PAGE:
We all secretly know that it’s true: The Sarah Jane Adventures has more heart and invention than Torchwood and is therefore the best Doctor Who spin-off by far. There are times when, thanks to the warmth and charisma of its lead actress, it even eclipses the charm of its parent programme. How sad it is, then, that CBBC is about to air SJA’s final hours.
Of course, it’s only fitting that the show comes to an end. Sarah Jane Smith is irreplaceable and the death of Elisabeth Sladen back in April means that it cannot possibly continue. Her team of school-age investigators make for a terrific band, but Sarah Jane is their guiding light and the most vital element. Without her there is no series.
As in previous instalments, the recurring theme of this opening story is the meaning of motherhood. SJA is ostensibly about aliens and action, but really it’s an exploration of family units, however unconventional and complicated they may be.
The reason why children across the country flooded the Newsround message board with tributes to Elisabeth Sladen is because she excelled at portraying a nurturing side to her character shaded in by series creator Russell T Davies. She’s the adoptive mother of Luke, but also acts as an extra parental figure for Clyde, Rani and (by extension) the young viewers at home.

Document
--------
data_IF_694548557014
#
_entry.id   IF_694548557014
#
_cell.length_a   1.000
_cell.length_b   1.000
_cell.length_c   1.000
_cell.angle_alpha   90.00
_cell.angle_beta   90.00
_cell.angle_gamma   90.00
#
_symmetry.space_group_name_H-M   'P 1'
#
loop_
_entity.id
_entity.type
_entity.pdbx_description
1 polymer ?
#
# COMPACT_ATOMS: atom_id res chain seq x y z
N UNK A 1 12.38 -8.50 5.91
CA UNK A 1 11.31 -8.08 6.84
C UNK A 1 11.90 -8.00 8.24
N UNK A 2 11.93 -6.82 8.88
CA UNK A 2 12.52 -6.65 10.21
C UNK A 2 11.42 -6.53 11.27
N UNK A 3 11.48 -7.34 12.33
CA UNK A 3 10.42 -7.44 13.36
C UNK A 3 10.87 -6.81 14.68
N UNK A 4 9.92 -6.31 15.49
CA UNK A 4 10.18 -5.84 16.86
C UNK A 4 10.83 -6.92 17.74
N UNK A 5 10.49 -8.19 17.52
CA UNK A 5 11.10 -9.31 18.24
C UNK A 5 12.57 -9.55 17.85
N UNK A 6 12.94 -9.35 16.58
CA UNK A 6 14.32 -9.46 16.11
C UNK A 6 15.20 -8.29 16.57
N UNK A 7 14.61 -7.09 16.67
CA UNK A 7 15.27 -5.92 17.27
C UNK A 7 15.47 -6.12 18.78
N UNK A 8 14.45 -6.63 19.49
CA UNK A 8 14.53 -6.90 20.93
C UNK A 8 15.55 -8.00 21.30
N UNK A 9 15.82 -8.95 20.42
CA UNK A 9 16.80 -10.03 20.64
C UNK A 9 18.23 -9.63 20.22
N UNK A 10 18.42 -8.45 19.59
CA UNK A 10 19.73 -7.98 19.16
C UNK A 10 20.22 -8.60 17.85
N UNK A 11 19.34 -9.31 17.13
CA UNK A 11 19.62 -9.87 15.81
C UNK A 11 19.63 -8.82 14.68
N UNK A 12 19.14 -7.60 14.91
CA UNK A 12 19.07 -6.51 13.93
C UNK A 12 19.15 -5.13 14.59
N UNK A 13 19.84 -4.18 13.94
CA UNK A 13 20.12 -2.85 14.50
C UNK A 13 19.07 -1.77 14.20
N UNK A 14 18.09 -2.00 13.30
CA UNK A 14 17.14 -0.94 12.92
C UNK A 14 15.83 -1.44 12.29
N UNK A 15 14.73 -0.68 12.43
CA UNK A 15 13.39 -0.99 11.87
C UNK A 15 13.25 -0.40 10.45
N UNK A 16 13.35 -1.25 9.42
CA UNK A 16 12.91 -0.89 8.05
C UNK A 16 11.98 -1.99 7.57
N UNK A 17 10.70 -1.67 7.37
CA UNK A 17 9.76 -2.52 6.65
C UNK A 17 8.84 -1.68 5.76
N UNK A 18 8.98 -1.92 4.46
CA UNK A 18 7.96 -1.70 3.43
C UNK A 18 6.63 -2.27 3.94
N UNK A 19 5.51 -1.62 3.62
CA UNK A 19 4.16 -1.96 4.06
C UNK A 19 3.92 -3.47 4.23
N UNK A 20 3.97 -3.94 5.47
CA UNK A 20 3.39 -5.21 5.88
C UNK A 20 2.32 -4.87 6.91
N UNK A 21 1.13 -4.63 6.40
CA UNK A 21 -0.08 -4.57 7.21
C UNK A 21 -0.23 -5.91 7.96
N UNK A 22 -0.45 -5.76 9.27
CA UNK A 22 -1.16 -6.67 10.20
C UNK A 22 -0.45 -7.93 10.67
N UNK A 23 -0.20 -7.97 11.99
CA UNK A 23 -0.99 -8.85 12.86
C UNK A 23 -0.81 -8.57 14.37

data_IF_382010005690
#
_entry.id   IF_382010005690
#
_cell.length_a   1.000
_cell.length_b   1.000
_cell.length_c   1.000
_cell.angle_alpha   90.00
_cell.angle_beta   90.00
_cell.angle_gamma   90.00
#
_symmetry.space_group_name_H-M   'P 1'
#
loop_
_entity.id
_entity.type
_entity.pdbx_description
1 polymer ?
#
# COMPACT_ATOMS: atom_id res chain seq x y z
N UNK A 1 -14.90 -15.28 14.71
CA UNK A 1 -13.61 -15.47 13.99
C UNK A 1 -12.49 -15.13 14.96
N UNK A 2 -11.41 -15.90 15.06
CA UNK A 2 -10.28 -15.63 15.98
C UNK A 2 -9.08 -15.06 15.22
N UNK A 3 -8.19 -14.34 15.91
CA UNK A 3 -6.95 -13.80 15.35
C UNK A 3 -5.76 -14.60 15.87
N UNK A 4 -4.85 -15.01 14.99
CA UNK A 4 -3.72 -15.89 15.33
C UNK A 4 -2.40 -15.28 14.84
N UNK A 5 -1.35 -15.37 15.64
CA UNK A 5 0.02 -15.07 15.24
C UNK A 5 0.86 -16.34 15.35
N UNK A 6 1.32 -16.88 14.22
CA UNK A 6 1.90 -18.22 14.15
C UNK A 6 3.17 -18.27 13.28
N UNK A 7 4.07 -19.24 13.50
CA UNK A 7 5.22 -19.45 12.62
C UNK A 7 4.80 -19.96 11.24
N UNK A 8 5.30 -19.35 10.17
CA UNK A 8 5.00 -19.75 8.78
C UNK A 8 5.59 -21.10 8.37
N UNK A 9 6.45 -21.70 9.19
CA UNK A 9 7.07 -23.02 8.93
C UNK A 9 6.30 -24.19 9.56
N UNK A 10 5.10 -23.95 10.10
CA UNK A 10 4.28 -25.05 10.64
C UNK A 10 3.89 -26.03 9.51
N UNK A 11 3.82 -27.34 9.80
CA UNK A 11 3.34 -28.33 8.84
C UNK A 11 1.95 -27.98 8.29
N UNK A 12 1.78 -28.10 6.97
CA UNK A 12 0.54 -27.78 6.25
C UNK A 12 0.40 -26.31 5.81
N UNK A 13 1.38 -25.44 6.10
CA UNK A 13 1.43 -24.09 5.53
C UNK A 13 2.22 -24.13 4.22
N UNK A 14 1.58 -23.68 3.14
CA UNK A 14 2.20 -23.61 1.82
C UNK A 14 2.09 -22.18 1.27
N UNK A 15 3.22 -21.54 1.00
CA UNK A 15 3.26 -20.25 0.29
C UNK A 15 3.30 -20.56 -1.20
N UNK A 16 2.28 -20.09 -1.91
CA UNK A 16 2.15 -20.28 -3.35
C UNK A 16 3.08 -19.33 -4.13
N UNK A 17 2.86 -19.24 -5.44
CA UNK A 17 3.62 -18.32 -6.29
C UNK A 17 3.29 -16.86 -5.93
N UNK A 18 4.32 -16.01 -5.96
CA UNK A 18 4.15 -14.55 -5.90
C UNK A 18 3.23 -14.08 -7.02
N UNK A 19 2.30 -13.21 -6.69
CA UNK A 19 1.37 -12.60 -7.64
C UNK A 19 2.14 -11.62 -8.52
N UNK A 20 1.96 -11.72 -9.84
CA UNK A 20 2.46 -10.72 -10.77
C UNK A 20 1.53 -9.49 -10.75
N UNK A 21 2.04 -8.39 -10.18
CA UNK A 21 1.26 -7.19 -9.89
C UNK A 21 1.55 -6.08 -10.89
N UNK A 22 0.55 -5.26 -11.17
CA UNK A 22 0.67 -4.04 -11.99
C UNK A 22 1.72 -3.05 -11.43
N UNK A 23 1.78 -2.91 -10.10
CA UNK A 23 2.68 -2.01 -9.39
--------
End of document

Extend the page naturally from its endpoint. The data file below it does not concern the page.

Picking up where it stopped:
As we begin series five, Sarah Jane is dealing with empty-nest syndrome. Last year, Luke left for college and, despite regular Skyping, 13 Bannerman Road is feeling deserted. Then a baby is left on the doorstep and the situation immediately changes.
To say much more would be to spoil the surprises, but this feels very much like an attempt to reshape the team to compensate for Luke’s continued absence and lay down building blocks for something that will unfortunately never come to fruition. We have just six episodes and it simply isn’t enough time.
In a way, Sky by Phil Ford is a slight retread of the show’s pilot, Invasion of the Bane, in that it has – at its centre – a child whose purpose has been predestined by others. But it soon generates an energy of its own thanks to elements added from Three Men and a Baby and (weirdly, for a CBBC drama) The Terminator, while the introduction of a new metallic monster proves to be one of the tale’s major highlights.
Front and centre, though, is Elisabeth Sladen, putting in a performance that makes us realise just how much we’re going to miss her. When her death was announced in the press, I broke the news to my seven-year-old and it’s hard to say who was the most upset, the grown-up whose formative years revolved around classic Who or the young fan who’d embraced Sarah Jane’s second lease of life.
It’s not often that you get a character who appeals across the generations. What SJA gets absolutely right is that Sarah Jane remains immediately recognisable as this tenacious reporter of old, but with an added maternal touch that enchants its target audience. Its absence in the schedules is going to be keenly felt.
The Sarah Jane Adventures begins on CBBC on Monday 3 October at 5:15pm